Then when I was sixteen, she got the stroke. She weakened to the point where she could not even get out of bed and had to be tended to lying down. For days, she never left the room and so for days, I never saw her. I did not even bother visiting her room as I was used to her not being a part of my life. She remained the last thing on my mind. Then one day, out of pure curiosity when I was passing her room, I decided to enter to see how her situation was. Little did I know that by stepping into that room, my life changed. I walked in, my eyes looking towards the bed. The sight that greeted me froze me to the spot. Grandma had become nothing but a heap of withered, crumpled skin and bones. Her body, now a shrunken, limp husk with stick like limbs and yellowed skin, lay there motionless. The only movement was her face, shaped like a skull with hollow and sunken cheeks, turning around aimlessly, as if she had no control over it, while her mouth, a ghastly purple white, was wide open, making unpleasant noises as she struggled to breathe. Her eyes were the scariest. They were completely empty, like a dead person’s. They were open, but lifeless. She was staring, but not seeing. It was as if her eyes had already died. I was beyond shocked. The last time I saw grandma, she could still move about with mum’s support and she looked normal and alive. But all of a sudden, she transformed into this limp, withered mess incapable of doing anything except lie in bed like a living dead. I never thought someone could change so drastically, so suddenly, from a normal looking person to this helpless crumpled heap. Disbelief and shock overwhelmed me and I could not move. I never thought I would cry for grandma again, but the tears came pouring out of my eyes.
I always believed grandma did not matter to me anymore as she had not been a part of my life for so long. But now, as I stood there staring at what was left of grandma, it was like a knife was twisting in my guts. It felt painful. Painful to see grandma become like this. And this pain flipped a switch in me. The switch of realisation. It happened very suddenly. Realisations, thoughts that have never occurred to me for the past few years, suddenly came hitting me hard like a bullet train. I realised how much I have distanced myself from grandma, how much I have detached myself from this person who used to always be there for me. I realised how wrapped up I had been with my own affairs to notice how old she has become, and I realised how self-centred I had been. It all hit me in that short moment. The past three years came flashing through my mind. I saw how cold and indifferent I was towards her, barely even noticing her presence in the house. I saw how preoccupied I was with my own life, that I hardly spared her a glance. She was there when I needed her, but I turned away when she needed me. I did not even realise that before now, because I have hardly even thought about grandma.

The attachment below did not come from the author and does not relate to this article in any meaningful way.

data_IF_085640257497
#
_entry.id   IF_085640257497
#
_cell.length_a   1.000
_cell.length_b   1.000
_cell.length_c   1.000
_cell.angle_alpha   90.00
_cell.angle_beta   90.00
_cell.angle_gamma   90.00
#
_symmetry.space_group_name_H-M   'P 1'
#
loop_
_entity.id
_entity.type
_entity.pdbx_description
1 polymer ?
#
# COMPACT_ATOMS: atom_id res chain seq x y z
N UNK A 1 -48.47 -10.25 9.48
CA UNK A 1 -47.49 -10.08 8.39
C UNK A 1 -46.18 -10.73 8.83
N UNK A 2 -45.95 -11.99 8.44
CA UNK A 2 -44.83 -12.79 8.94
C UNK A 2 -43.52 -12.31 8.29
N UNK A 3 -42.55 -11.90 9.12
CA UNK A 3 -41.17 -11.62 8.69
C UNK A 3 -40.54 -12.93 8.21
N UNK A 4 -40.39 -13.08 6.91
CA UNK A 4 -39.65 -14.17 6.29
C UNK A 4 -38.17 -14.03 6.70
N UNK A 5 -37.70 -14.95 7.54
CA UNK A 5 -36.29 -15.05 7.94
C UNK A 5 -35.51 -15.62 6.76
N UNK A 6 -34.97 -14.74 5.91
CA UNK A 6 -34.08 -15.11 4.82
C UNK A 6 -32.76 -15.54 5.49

This is the problem with growing up. It makes you selfish, and you are too self-centred to realise it. You want to be independent, and you do not care that you are achieving it at the expense of turning away from people once closest to you. I did not care that grandma was once my protector and rock. I only cared that I wanted to be independent, so I did not want that protection anymore. Since I did not need her anymore, I never thought about her. Looking back, there were moments when I saw her sitting alone on the sofa, a depressed look on her face, an overwhelming loneliness radiating off her, that I wanted to go up to her and rid of that loneliness, like how she rid of mine when I was a kid. However, those were only moments, and I never acted on them, telling myself I would not know what to say. I think the real reason was simply because I did not want to go through that trouble since I needed her no more. All those realisations only came now, when for the first time in so long, I actually looked at grandma with full attention. And it was only now, that regret washed through me. I regretted my behaviour, my indifference. I regretted detaching myself from someone who had been everything I needed. I even regret growing up, hating it for turning me into this selfish and indifferent person who only cared about myself and what I needed, never once pausing to think about people who I used to need but no longer need.
Time does not rewind, and it passes in a blur. Most of the time, we are too busy with our own affairs to really pause and consider our relationships with the people around us. It just does not cross our minds. It is only when we really stop and pay full attention to the people we have put aside that we realise how cold and detached we have become. It is sad to become so distanced from people you were so close to without even realising it. Therefore, the problem I would like to make people aware of is our ignorance towards our tendency to put those we no longer need aside and care only about our own business as we grow up. It is our tendency to distance ourselves from closed ones to fuel our desire to be independent. The lesson I have learnt is to be more aware of our closed ones and treasure their presence. Do not let your own matters get in the way of your relationships and spend more time with them. Selfishness and self-centredness is in our nature, but if we are aware of it, we can change our attitude and behaviour. The problem is because most people do not realise this until it is too late. Now that my grandma has passed away, I realise how much I miss her and how much I regret detaching from her. It is too late for me and my grandma, but it is not too late to start paying more attention to your family.
Jiang Wanyan, 17A11